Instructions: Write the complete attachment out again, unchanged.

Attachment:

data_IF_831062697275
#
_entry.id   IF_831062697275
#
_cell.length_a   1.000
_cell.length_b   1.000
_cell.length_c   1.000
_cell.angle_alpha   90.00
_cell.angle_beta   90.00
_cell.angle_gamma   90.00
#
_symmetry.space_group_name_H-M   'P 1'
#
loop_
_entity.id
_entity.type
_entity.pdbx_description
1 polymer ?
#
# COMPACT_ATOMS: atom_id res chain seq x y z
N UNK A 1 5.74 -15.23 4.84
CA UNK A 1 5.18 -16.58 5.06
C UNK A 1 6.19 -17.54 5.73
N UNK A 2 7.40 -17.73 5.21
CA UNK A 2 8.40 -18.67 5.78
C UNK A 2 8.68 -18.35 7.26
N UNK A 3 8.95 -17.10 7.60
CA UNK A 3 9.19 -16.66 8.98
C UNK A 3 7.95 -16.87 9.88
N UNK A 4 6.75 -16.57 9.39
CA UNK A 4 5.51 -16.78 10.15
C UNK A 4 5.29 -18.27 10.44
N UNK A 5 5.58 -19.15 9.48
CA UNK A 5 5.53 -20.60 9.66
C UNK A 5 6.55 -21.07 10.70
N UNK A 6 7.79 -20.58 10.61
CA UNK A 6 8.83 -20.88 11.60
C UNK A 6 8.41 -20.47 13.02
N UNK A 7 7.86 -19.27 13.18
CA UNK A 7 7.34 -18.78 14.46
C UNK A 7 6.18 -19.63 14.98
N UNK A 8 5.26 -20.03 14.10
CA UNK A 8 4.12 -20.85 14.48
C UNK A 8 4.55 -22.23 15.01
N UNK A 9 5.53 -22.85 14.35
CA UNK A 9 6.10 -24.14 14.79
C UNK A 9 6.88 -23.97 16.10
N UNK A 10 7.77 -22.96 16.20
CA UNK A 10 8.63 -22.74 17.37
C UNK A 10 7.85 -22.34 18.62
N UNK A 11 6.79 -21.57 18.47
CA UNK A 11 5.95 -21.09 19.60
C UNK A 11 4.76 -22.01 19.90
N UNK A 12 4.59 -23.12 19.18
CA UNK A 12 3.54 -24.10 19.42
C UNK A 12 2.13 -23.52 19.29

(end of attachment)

data_IF_831062697275
#
_entry.id   IF_831062697275
#
_cell.length_a   1.000
_cell.length_b   1.000
_cell.length_c   1.000
_cell.angle_alpha   90.00
_cell.angle_beta   90.00
_cell.angle_gamma   90.00
#
_symmetry.space_group_name_H-M   'P 1'
#
loop_
_entity.id
_entity.type
_entity.pdbx_description
1 polymer ?
#
# COMPACT_ATOMS: atom_id res chain seq x y z
N UNK A 1 5.74 -15.23 4.84
CA UNK A 1 5.18 -16.58 5.06
C UNK A 1 6.19 -17.54 5.73
N UNK A 2 7.40 -17.73 5.21
CA UNK A 2 8.40 -18.67 5.78
C UNK A 2 8.68 -18.35 7.26
N UNK A 3 8.95 -17.10 7.60
CA UNK A 3 9.19 -16.66 8.98
C UNK A 3 7.95 -16.87 9.88
N UNK A 4 6.75 -16.57 9.39
CA UNK A 4 5.51 -16.78 10.15
C UNK A 4 5.29 -18.27 10.44
N UNK A 5 5.58 -19.15 9.48
CA UNK A 5 5.53 -20.60 9.66
C UNK A 5 6.55 -21.07 10.70
N UNK A 6 7.79 -20.58 10.61
CA UNK A 6 8.83 -20.88 11.60
C UNK A 6 8.41 -20.47 13.02
N UNK A 7 7.86 -19.27 13.18
CA UNK A 7 7.34 -18.78 14.46
C UNK A 7 6.18 -19.63 14.98
N UNK A 8 5.26 -20.03 14.10
CA UNK A 8 4.12 -20.85 14.48
C UNK A 8 4.55 -22.23 15.01
N UNK A 9 5.53 -22.85 14.35
CA UNK A 9 6.10 -24.14 14.79
C UNK A 9 6.88 -23.97 16.10
N UNK A 10 7.77 -22.96 16.20
CA UNK A 10 8.63 -22.74 17.37
C UNK A 10 7.85 -22.34 18.62
N UNK A 11 6.79 -21.57 18.47
CA UNK A 11 5.95 -21.09 19.60
C UNK A 11 4.76 -22.01 19.90
N UNK A 12 4.59 -23.12 19.18
CA UNK A 12 3.54 -24.10 19.42
C UNK A 12 2.13 -23.52 19.29